(CNN) - Former Capitol Hill staffer Melanie Sloan on Wednesday detailed her experiences working in the 1990s for Rep. John Conyers, whom she said had harassed and "verbally abused" her repeatedly.
In a Washington Post report published earlier Wednesday, Sloan had accused Conyers of verbal abuse and harassment during her time working for him.
Sloan said she didn't think she was sexually harassed by Conyers, which she reiterated Wednesday night in an interview on CNN's "Erin Burnett OutFront" with Poppy Harlow, but The Washington Post reported that she described the congressman's behavior as inappropriate. To the newspaper, and again to CNN, she recalled one instance where he had called her to his office when he was in his underwear.
"He was just not dressed," Sloan also told Harlow.
The Post also reported that Sloan had said Conyers "routinely yelled at and berated her." Sloan told The Post that she had requested help from congressional leadership on the matter, but it was repeatedly ignored.
"There was nothing I could do to stop it," Sloan said, according to The Washington Post. "Not going to leadership, not going to my boss, not going to a women's group, not going to a reporter. I was dismissed and told I must be mentally unstable."
Wednesday night, she repeated her claim to CNN, saying, "Nobody listened to me."
The House Ethics Committee has opened an investigation into the Michigan Democrat's behavior, after a report by BuzzFeed published Monday said he had settled a wrongful dismissal complaint in 2015 after allegedly sexually harassing a staffer.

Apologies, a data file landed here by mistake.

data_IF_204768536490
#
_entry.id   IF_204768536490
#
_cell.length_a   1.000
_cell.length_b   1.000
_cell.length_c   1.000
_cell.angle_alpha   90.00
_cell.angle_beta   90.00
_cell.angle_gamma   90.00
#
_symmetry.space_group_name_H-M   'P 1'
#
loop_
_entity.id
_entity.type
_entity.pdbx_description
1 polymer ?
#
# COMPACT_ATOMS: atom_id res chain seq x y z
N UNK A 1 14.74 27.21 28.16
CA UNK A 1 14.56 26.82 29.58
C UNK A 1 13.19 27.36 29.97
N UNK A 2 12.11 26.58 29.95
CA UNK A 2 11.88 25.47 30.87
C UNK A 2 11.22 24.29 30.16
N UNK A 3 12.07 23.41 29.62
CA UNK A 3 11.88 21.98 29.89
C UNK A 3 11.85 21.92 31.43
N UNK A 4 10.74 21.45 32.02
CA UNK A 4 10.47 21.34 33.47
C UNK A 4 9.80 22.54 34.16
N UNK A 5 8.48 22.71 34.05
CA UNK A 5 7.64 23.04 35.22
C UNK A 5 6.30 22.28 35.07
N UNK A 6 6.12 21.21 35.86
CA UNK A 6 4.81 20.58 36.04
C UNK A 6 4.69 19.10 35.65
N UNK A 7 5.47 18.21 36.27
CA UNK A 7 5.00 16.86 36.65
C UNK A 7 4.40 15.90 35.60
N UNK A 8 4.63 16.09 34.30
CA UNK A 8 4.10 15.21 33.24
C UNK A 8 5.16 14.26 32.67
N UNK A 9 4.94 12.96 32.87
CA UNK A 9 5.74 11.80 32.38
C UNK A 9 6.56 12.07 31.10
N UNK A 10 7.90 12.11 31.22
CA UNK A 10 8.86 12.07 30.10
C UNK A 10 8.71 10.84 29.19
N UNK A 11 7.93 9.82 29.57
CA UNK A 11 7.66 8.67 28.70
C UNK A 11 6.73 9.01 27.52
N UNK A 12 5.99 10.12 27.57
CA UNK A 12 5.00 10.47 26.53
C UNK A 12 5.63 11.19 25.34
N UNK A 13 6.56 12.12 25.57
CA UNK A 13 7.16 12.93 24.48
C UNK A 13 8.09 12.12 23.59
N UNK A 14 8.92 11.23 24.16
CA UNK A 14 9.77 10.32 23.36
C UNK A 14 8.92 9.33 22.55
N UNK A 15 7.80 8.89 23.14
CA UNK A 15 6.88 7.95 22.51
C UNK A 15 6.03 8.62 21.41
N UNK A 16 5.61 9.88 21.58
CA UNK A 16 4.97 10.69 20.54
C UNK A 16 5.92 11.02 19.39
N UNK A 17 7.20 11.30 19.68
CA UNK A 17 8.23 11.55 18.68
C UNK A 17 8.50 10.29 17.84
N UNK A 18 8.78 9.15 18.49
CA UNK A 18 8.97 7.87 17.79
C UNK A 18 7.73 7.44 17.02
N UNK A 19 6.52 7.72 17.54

In response to the investigation, Conyers issued a statement Tuesday denying the allegations of wrongdoing, but did not dispute the existence of settlements or payments.
"In our country, we strive to honor this fundamental principle that all are entitled to due process," the statement reads. "In this case, I expressly and vehemently denied the allegations made against me, and continue to do so."
An attorney for Conyers told CNN on Wednesday that the lawmaker will not resign. In a phone conversation, attorney Arnold Reed said Conyers was taking the allegations "very seriously" but did not plan to give up his House seat.
"Mr. Conyers is not going to resign," Reed said. "If everybody that was facing 'allegations' -- including the President, members of the House and Senate -- resigned, we'd have a lot of unemployed people walking around."
Reed added that Conyers was not taking the allegations lightly but that he is innocent of all wrongdoing.
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